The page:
How to Restore the Natural Curve in Your Neck

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If you have healthy posture, your spine has a natural S-shaped curve when viewed from the side. Your low back curves in a bit (lumbar lordosis), your upper back rounds slightly (kyphosis) and your neck curves in slightly (cervical lordosis). Good spinal alignment with its natural curvature enables you to sit, stand, walk and move without pain or impairment.

Your natural spinal curvature helps your body:

  • Absorb shock during physical activity
  • Support the weight of your head
  • Keep your head aligned over your pelvis
  • Maintain and stabilize good body mechanics
  • Maintain flexibility and range of motion

Over time, a sedentary lifestyle, constant sitting and the use of electronic devices can alter your normal spinal curvature, causing pain and inhibiting fluid movement. Physical therapy and chiropractic care can help restore your neck curvature to reduce pain and promote healthy posture.

Cervical Spine Anatomy

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The top seven vertebrae of your spine define your neck and provide a base of support for you head. In addition, your cervical spinal canal serves as a protective conduit for your spinal cord, the bundle of nerves that descends from your brain and down your spine, to send and receive signals between your brain and your body. Blood vessels also pass through the foramina of your cervical spine, carrying oxygen and nutrients to your brain via the vertebral arteries.

Your cervical vertebrae are connected to each other and to your skull, held in place by numerous ligaments, taut bands of connective tissue that provide protection and prevent excess movement. The muscles of your neck also play a role in protecting and stabilizing your cervical spine.

Separating your cervical vertebrae are intervertebral discs, spongy cushions of cartilage that provide padding and shock absorption. The discs enable your neck to move freely without the individual vertebrae rubbing against each other.

The complexity of the cervical spine with its many nerves, joints and blood vessels, makes your neck one of the most complicated regions of your body, When you experience neck pain, headaches or even jaw pain, finding the exact source of pain can be challenging. Yet most pain associated with the cervical spine can be resolved through chiropractic care and physical therapy.

Roles of the Cervical Spine

Your cervical spine is the most mobile region of your spinal column. It supports the weight of your head while allowing it to pivot and rotate, expanding your range of vision. The seven cervical vertebrae are the smallest in the spinal column, yet they play many important roles. They define your neck, protect the nerves of your spinal cord, facilitate blood flow to your brain, and support your skull.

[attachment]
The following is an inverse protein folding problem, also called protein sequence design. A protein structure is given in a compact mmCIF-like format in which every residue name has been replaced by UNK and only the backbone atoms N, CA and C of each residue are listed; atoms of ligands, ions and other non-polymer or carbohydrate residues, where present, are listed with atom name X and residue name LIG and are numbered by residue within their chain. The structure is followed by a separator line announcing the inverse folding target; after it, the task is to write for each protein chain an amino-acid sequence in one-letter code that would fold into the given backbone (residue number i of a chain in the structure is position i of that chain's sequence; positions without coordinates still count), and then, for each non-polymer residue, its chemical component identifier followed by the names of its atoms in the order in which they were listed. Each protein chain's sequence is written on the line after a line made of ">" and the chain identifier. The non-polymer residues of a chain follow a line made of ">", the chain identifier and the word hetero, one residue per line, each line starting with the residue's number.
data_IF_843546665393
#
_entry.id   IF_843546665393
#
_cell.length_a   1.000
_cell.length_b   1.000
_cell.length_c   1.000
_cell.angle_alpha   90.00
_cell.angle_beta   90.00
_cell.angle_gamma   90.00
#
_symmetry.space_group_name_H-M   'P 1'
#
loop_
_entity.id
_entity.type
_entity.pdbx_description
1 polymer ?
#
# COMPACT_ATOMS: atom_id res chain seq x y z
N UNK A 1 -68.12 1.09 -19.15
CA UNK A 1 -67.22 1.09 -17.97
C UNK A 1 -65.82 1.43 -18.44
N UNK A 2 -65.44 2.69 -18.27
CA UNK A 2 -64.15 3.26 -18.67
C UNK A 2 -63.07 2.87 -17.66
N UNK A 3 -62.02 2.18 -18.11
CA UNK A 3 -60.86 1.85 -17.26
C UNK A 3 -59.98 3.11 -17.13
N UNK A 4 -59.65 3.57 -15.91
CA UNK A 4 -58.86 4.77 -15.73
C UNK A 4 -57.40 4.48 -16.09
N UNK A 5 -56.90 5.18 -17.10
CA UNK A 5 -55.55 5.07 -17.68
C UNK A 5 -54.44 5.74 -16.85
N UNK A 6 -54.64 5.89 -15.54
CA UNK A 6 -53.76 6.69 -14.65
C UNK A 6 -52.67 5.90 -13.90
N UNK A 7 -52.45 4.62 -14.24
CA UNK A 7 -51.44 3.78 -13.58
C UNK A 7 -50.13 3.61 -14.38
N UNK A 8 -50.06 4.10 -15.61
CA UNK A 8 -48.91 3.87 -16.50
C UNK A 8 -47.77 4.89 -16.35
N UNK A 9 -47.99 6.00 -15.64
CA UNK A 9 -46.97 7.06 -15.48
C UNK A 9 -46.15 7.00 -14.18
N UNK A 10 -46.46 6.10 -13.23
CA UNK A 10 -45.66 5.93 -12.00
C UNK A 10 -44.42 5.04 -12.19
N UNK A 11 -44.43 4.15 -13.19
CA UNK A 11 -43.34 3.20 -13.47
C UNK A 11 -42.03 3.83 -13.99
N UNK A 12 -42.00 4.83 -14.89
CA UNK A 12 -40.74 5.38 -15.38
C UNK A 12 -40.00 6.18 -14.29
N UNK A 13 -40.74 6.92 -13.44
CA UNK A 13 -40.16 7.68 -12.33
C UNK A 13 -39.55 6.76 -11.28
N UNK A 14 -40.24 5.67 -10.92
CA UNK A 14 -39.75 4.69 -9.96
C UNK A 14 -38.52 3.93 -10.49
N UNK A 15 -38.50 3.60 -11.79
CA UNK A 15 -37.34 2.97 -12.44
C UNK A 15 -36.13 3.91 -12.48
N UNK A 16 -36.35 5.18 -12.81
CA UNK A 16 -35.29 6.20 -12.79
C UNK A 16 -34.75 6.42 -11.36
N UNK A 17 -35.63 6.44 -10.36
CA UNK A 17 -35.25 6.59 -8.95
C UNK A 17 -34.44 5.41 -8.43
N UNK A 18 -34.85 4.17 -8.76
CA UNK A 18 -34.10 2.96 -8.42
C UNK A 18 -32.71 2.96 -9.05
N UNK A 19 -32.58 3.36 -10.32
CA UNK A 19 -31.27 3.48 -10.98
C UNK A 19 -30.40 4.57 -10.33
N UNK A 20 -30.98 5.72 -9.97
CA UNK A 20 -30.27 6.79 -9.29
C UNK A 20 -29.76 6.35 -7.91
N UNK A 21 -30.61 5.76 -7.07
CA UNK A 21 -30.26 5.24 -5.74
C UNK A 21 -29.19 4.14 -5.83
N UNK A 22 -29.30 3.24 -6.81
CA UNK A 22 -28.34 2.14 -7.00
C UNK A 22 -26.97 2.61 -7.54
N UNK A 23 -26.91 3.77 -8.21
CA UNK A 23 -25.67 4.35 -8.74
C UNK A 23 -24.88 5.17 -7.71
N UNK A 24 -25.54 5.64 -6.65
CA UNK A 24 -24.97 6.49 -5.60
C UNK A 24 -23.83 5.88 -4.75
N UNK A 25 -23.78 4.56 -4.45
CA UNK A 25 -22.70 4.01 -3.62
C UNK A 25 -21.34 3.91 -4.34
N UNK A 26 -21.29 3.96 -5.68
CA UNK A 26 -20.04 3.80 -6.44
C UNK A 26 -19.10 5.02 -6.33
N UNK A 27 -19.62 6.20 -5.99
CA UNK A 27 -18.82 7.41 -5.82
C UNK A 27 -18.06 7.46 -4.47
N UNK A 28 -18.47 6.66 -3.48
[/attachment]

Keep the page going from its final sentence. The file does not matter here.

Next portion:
In addition, some of the cervical vertebrae play special roles:

  • C1 is at the very top of your spinal column. Located at the base of the skull, C1 is often referred to as the atlas, forming the joint that connects your skull to your spinal column.
  • C2, called the axis, provides a pivot point for C1 to rotate, increasing your head range of motion.
  • C7 is your lowest cervical vertebra. It has an extra-long spinous process, a bony protrusion that you can feel with your fingers. It provides an extended point of attachment for the muscles and ligaments of the neck.

Changes to Cervical Spinal Curvature

Alterations to your natural spinal curve occur gradually over time, often due to poor posture and weakened muscles. Day after day of sitting hunched over a computer or staring at your cell phone cause your head to jut forward, stretching the muscles in your upper back and at the back of your neck, and shortening muscles in your chin, neck and chest. Muscle strain can cause trigger points to form, restricting movement and contributing to neck pain and headaches.

Your head weighs somewhere between 10 to 13 pounds. When you allow it to jut forward for hours each day, its weight exerts pressure on your vertebrae and discs. Over time, your neck begins to lose its natural lordotic curve, and you may end up with a reverse neck curve, where your neck rounds forward. Soon, calcium deposits are laid down and you begin to develop bone spurs that irritate your nerves. Your discs begin to thin, reducing their shock absorbing properties and narrowing the space between vertebra.

When the cervical spine loses its natural curve, structures within the neck can become compressed, placing pressure on nerves and restricting blood flow to the brain. Headaches, neck and shoulder pain, and pain or restricted movement in your temporomandibular joint (TMJ) may ensue.

Symptoms of Reversed Lordotic Curve

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In some instances you may be able to detect changes in your neck’s lordotic curve by observing your posture in a mirror or looking at your profile in a photo, but subtle changes may be difficult to detect with the naked eye.